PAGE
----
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design, and from a real wish to surpass their predecessors in the perfect structure of their plays? I doubt it. In Plautus all is broad and diffuse; and the lengthening of the original thus occasioned, he was obliged to redeem in some other way, namely, by curtailment and omissions: Terence's imitations, on the other hand, from his lack of invention, turned out somewhat meagre, and he set himself to fill up the gaps by interpolation of other matter. Even his contemporaries reproached him with having falsified or corrupted many Greek plays, to make out of them only a few Latin ones.

Plautus and Terence are commonly treated as original and perfectly independent authors. In Romans this may be excused : they had little of the proper poetic spirit, and their poetical literature, for the most part, originated first in translation, then in free imitation : and, lastly, in appropriation and transformation of the Greek. Hence among them even a particular style of copying passed for originality. Thus, in Terence's apologetical prologues we find the notion of plagiarism so lowered, that, as imputed to him, it referred only to his having used, for a second time, matter that had already been transmuted from the Greek. Therefore, as we can nowise regard these authors as creative geniuses, as they are only so far important to us, as by their means we become acquainted with the form of the Greek New Comedy, I shall here insert what I have to remark concerning them, and then return to the Greeks themselves.

Among the Greeks, poets and artists lived from of old in the most honourable relations : among the Romans, on the contrary, polite literature was at first exercised by men of the lowest class, by needy foreigners, even by slaves. Plautus and Terence, whose contiguous æras fell towards the end of the second Punic war, and in the interval between the second and third, were, the one a poor day-labourer at best, the other a Carthaginian slave and afterwards freed-man. But the fortunes they experienced were very different. Plautus was fain to take turn-about between comedy-writing and doing the work of a beast of burden in the mill for hire; Terence domesticated with the elder Scipio and his bosom-friend Lælius, and they admitted him into such confidential intercourse, that he fell under the honourable imputation of having been assisted by Diphilus - Philemon-Apollodorus-Menander.


these noble Romans in the composition of his plays, nay, of giving his name to works composed by them. The style of both poets betrays the habits of their respective manners of life: the bold, coarse style of Plautus, and his famous jokes, savour of his familiarity with the vulgar; in that of Terence, we find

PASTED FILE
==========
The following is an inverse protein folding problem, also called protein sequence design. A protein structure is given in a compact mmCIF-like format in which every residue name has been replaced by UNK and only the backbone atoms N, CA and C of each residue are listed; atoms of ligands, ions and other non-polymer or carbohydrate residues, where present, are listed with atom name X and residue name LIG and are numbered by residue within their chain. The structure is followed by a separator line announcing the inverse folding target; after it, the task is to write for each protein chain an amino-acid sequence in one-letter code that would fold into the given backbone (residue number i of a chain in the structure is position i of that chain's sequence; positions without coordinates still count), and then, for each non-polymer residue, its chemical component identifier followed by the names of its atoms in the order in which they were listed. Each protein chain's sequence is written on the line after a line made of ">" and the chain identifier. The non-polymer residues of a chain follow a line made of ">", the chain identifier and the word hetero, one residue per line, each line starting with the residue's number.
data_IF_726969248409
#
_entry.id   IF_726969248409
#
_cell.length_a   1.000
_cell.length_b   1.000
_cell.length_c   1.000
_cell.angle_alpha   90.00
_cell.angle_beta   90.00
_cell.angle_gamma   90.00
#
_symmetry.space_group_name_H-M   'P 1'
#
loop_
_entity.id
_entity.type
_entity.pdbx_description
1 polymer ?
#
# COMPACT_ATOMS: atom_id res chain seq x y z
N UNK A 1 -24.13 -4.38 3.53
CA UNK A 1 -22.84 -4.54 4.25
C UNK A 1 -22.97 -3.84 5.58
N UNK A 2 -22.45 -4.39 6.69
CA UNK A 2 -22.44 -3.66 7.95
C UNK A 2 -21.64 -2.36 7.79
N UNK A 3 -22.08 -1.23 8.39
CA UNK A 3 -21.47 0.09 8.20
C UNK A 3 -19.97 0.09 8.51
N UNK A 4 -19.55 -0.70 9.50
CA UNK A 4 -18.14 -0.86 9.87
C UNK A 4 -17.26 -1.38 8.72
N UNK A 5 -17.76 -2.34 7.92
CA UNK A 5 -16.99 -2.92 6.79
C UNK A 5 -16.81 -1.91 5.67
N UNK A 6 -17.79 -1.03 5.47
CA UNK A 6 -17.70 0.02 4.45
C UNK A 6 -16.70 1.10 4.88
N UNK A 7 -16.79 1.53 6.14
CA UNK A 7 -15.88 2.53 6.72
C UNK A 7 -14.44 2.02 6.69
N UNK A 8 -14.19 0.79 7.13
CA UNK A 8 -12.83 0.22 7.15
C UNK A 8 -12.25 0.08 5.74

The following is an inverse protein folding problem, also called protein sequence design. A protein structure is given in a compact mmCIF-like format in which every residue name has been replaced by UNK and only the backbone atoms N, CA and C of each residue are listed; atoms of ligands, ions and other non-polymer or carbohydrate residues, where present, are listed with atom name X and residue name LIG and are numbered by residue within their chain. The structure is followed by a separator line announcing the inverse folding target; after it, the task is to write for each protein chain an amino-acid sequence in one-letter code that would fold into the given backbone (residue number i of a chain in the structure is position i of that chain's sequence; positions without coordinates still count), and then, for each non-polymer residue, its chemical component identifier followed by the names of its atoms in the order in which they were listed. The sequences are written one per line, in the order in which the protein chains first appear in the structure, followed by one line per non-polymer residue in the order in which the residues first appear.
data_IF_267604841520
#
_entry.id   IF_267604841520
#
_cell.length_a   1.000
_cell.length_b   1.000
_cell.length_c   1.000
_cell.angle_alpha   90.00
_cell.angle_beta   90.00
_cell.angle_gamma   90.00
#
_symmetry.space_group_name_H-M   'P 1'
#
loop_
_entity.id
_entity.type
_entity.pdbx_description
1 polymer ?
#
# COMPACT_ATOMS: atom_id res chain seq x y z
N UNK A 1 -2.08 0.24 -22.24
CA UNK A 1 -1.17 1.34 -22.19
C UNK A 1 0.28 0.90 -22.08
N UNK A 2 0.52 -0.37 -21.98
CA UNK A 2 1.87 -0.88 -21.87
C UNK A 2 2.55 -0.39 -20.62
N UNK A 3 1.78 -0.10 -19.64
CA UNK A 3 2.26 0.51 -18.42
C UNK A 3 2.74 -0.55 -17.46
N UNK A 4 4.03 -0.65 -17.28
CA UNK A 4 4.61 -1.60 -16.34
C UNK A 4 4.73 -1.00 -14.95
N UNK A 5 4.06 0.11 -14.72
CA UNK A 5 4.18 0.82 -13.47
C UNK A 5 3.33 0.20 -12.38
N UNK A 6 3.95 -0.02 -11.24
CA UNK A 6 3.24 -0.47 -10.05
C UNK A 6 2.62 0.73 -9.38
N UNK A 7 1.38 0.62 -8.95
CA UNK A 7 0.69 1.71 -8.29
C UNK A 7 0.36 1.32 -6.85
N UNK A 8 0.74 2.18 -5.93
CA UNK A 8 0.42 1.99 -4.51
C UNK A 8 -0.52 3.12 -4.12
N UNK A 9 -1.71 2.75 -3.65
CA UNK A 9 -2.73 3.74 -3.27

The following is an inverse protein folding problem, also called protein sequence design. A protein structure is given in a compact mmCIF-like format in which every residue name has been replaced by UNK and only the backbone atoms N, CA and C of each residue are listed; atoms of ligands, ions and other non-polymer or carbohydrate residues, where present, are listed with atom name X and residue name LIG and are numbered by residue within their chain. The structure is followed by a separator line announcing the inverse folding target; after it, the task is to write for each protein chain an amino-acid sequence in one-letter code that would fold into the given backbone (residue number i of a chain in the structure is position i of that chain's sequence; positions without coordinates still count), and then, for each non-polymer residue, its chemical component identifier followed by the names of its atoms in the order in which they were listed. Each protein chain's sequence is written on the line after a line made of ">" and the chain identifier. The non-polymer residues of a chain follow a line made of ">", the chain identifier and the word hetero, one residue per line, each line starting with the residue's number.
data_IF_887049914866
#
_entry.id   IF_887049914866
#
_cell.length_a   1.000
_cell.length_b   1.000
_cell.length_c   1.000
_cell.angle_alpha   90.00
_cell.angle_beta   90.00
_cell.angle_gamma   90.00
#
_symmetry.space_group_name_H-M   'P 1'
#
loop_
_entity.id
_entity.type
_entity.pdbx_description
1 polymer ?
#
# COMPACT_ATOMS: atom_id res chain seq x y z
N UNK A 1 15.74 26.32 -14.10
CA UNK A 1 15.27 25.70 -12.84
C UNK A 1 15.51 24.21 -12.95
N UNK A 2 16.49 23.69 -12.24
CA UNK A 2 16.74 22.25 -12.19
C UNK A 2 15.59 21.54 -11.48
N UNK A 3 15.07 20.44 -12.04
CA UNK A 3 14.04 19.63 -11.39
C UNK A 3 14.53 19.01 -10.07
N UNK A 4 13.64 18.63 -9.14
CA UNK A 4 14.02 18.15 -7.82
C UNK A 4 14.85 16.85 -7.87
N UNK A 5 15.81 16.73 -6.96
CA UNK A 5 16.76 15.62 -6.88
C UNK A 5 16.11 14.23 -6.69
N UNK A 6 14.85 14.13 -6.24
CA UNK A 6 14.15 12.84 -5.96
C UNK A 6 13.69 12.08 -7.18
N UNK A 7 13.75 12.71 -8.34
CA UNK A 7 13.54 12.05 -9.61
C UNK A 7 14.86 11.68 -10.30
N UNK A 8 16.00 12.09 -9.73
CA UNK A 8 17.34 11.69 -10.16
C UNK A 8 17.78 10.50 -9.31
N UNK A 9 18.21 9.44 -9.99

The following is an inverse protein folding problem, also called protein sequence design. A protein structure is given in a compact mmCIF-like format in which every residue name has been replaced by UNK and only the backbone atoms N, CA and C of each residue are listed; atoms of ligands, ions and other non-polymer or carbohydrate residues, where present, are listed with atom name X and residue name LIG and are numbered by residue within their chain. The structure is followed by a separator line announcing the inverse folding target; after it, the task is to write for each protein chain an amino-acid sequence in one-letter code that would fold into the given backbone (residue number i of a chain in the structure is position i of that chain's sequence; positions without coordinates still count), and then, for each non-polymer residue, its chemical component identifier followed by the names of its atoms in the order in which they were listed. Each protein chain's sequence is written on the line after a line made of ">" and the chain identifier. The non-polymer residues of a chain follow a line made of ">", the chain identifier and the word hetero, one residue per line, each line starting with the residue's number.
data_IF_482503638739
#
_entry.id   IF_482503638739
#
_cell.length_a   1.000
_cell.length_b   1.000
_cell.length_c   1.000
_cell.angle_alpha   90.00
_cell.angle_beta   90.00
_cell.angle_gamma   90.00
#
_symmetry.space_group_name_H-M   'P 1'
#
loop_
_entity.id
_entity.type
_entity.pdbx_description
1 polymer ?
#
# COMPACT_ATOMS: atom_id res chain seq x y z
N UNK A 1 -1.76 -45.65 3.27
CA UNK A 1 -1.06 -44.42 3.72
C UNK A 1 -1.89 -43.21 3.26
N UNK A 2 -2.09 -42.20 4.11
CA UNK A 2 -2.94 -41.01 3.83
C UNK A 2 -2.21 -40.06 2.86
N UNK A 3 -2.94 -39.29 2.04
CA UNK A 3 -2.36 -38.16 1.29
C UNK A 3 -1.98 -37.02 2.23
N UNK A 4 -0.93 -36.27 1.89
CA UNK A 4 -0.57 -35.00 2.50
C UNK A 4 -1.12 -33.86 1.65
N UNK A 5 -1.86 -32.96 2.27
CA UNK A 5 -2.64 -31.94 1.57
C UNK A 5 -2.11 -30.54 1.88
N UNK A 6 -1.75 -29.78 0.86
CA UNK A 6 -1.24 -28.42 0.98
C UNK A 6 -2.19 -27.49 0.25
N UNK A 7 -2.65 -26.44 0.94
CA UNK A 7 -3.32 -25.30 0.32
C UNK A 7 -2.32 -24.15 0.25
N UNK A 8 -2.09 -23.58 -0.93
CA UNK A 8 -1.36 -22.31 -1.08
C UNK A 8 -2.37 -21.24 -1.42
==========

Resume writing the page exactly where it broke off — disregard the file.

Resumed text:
' some touch of the tone of good society. The second distinguishing mark is their choice of plays to be worked upon. Plautus mostly inclines to the farcical, to overwrought and often offensive drollery ; Terence prefers the fine delineation of character, the temperate style of composition, and verges towards the seriously-instructive and even the pathetic kind. Some of Plautus's plays are modelled after those of Diphilus and Philemon, but there is reason to think he threw a great deal of coarseness into his originals; whence he took the rest we do not know, unless perhaps Horace's account, “ It is said of Plautus, that he emulates the model of the Sicilian Epicharmus,” may justify the conjecture that he borrowed his Amphitryo, a play of quite a different kind from the rest, and which he himself calls a tragicomedy, from the old Doric comedian, who, as we know, particularly treated mythological subjects. Among Terence's plays, whose imitations, saving the alterations in the composition, are probably much more faithful in detail, we find two composed after Apollodorus, the rest after Menander. Julius Cæsar has honoured Terence with some verses, in which he calls him a half-Menander, praises the lenity of his style, and only laments that he fails in a certain comic vigour of his original.

This naturally brings us back to the Greek masters. Diphilus, Philemon, Apollodorus, and Menander, are certainly among the most illustrious of their number. The palm of elegance, polish, and gracefulness, is unanimously adjudged to Menander, though Philemon frequently won the prize from him, perhaps because he more studied the taste of the vulgar, or used other adscititious means of popularity. This, at least, Menander gave him to understand, when on one occasion he met his rival, and asked him, “ Prythee, Philemon, dost thou not blush when thou gainest the prize over my head?”

Menander flourished after the times of Alexander the Great. He was contemporary with Demetrius Phalereus. Theophrastus was his master in philosophy, but he himself inclined in his opinions to the doctrine of Epicurus, and boasted in an epigram